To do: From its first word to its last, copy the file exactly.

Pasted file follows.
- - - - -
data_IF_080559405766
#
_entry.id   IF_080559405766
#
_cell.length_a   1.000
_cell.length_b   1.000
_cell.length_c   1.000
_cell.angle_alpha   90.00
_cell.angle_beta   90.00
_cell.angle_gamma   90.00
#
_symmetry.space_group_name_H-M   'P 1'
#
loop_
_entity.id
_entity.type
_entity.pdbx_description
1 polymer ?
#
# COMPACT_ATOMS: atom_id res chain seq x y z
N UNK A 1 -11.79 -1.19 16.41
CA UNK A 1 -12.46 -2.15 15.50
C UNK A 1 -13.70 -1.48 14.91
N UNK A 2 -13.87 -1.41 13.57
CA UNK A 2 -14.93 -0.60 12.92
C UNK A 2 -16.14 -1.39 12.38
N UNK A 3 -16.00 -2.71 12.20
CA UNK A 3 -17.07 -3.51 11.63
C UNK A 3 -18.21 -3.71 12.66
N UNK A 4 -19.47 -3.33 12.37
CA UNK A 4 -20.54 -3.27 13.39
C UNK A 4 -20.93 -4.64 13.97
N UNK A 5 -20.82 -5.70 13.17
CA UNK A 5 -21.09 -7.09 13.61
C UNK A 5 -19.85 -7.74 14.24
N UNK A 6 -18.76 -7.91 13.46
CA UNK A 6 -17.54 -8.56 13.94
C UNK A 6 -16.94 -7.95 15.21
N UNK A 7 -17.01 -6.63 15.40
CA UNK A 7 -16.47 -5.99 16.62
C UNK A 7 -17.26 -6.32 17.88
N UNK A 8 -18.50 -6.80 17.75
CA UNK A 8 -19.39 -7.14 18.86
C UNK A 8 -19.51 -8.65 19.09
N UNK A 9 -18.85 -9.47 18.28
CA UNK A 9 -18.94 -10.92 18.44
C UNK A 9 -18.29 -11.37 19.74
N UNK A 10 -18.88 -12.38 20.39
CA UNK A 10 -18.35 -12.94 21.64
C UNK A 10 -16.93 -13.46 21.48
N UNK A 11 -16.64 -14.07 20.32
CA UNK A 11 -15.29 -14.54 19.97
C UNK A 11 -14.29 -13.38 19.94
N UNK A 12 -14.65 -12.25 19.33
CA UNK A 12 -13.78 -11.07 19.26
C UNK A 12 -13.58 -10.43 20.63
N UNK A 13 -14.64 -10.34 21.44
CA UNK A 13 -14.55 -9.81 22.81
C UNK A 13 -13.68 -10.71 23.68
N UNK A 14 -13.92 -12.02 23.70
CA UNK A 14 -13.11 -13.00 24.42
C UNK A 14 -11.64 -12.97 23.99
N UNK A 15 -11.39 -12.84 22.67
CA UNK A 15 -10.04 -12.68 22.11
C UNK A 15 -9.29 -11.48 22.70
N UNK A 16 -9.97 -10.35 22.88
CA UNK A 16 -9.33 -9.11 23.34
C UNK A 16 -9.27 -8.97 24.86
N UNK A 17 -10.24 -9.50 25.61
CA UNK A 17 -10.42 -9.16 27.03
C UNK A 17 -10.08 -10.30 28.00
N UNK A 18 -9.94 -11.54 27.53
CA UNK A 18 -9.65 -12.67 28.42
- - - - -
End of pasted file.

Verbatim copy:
data_IF_080559405766
#
_entry.id   IF_080559405766
#
_cell.length_a   1.000
_cell.length_b   1.000
_cell.length_c   1.000
_cell.angle_alpha   90.00
_cell.angle_beta   90.00
_cell.angle_gamma   90.00
#
_symmetry.space_group_name_H-M   'P 1'
#
loop_
_entity.id
_entity.type
_entity.pdbx_description
1 polymer ?
#
# COMPACT_ATOMS: atom_id res chain seq x y z
N UNK A 1 -11.79 -1.19 16.41
CA UNK A 1 -12.46 -2.15 15.50
C UNK A 1 -13.70 -1.48 14.91
N UNK A 2 -13.87 -1.41 13.57
CA UNK A 2 -14.93 -0.60 12.92
C UNK A 2 -16.14 -1.39 12.38
N UNK A 3 -16.00 -2.71 12.20
CA UNK A 3 -17.07 -3.51 11.63
C UNK A 3 -18.21 -3.71 12.66
N UNK A 4 -19.47 -3.33 12.37
CA UNK A 4 -20.54 -3.27 13.39
C UNK A 4 -20.93 -4.64 13.97
N UNK A 5 -20.82 -5.70 13.17
CA UNK A 5 -21.09 -7.09 13.61
C UNK A 5 -19.85 -7.74 14.24
N UNK A 6 -18.76 -7.91 13.46
CA UNK A 6 -17.54 -8.56 13.94
C UNK A 6 -16.94 -7.95 15.21
N UNK A 7 -17.01 -6.63 15.40
CA UNK A 7 -16.47 -5.99 16.62
C UNK A 7 -17.26 -6.32 17.88
N UNK A 8 -18.50 -6.80 17.75
CA UNK A 8 -19.39 -7.14 18.86
C UNK A 8 -19.51 -8.65 19.09
N UNK A 9 -18.85 -9.47 18.28
CA UNK A 9 -18.94 -10.92 18.44
C UNK A 9 -18.29 -11.37 19.74
N UNK A 10 -18.88 -12.38 20.39
CA UNK A 10 -18.35 -12.94 21.64
C UNK A 10 -16.93 -13.46 21.48
N UNK A 11 -16.64 -14.07 20.32
CA UNK A 11 -15.29 -14.54 19.97
C UNK A 11 -14.29 -13.38 19.94
N UNK A 12 -14.65 -12.25 19.33
CA UNK A 12 -13.78 -11.07 19.26
C UNK A 12 -13.58 -10.43 20.63
N UNK A 13 -14.64 -10.34 21.44
CA UNK A 13 -14.55 -9.81 22.81
C UNK A 13 -13.68 -10.71 23.68
N UNK A 14 -13.92 -12.02 23.70
CA UNK A 14 -13.11 -13.00 24.42
C UNK A 14 -11.64 -12.97 23.99
N UNK A 15 -11.39 -12.84 22.67
CA UNK A 15 -10.04 -12.68 22.11
C UNK A 15 -9.29 -11.48 22.70
N UNK A 16 -9.97 -10.35 22.88
CA UNK A 16 -9.33 -9.11 23.34
C UNK A 16 -9.27 -8.97 24.86
N UNK A 17 -10.24 -9.50 25.61
CA UNK A 17 -10.42 -9.16 27.03
C UNK A 17 -10.08 -10.30 28.00
N UNK A 18 -9.94 -11.54 27.53
CA UNK A 18 -9.65 -12.67 28.42